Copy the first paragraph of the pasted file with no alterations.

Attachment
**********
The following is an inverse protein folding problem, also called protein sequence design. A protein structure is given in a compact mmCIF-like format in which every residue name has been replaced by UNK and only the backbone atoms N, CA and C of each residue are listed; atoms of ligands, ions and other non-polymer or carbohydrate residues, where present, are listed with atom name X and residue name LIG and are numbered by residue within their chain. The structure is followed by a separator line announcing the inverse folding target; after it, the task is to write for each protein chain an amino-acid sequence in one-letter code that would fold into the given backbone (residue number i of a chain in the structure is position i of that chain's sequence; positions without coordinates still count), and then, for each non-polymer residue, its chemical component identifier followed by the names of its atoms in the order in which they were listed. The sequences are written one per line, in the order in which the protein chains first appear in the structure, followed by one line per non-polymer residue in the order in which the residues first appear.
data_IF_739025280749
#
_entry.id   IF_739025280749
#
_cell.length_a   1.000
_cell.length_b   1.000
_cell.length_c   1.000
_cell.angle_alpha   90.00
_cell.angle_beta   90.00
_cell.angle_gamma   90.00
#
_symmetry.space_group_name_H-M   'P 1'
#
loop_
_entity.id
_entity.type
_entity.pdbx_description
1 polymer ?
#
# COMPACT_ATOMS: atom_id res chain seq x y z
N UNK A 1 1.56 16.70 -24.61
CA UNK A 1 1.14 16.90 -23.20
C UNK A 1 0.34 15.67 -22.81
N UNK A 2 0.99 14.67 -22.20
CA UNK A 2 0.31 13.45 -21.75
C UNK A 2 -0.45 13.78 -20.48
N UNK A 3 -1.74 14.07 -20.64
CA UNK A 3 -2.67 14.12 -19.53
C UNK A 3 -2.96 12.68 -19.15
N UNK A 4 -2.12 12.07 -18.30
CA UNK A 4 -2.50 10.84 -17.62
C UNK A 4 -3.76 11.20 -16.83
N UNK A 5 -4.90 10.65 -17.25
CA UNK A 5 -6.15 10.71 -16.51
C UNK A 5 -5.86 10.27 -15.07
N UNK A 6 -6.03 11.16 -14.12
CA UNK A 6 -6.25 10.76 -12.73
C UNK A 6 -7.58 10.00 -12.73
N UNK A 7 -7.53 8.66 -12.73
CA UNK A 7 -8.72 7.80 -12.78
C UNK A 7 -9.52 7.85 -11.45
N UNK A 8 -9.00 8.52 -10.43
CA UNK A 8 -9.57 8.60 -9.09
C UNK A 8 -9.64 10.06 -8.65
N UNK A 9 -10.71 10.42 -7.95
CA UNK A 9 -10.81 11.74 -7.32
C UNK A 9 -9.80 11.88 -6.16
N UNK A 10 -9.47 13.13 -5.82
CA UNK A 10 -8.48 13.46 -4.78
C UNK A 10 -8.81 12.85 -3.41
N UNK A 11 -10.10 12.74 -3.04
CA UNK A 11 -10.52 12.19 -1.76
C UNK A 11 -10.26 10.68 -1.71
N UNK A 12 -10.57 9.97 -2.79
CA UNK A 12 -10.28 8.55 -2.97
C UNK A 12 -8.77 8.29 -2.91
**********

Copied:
The following is an inverse protein folding problem, also called protein sequence design. A protein structure is given in a compact mmCIF-like format in which every residue name has been replaced by UNK and only the backbone atoms N, CA and C of each residue are listed; atoms of ligands, ions and other non-polymer or carbohydrate residues, where present, are listed with atom name X and residue name LIG and are numbered by residue within their chain. The structure is followed by a separator line announcing the inverse folding target; after it, the task is to write for each protein chain an amino-acid sequence in one-letter code that would fold into the given backbone (residue number i of a chain in the structure is position i of that chain's sequence; positions without coordinates still count), and then, for each non-polymer residue, its chemical component identifier followed by the names of its atoms in the order in which they were listed. The sequences are written one per line, in the order in which the protein chains first appear in the structure, followed by one line per non-polymer residue in the order in which the residues first appear.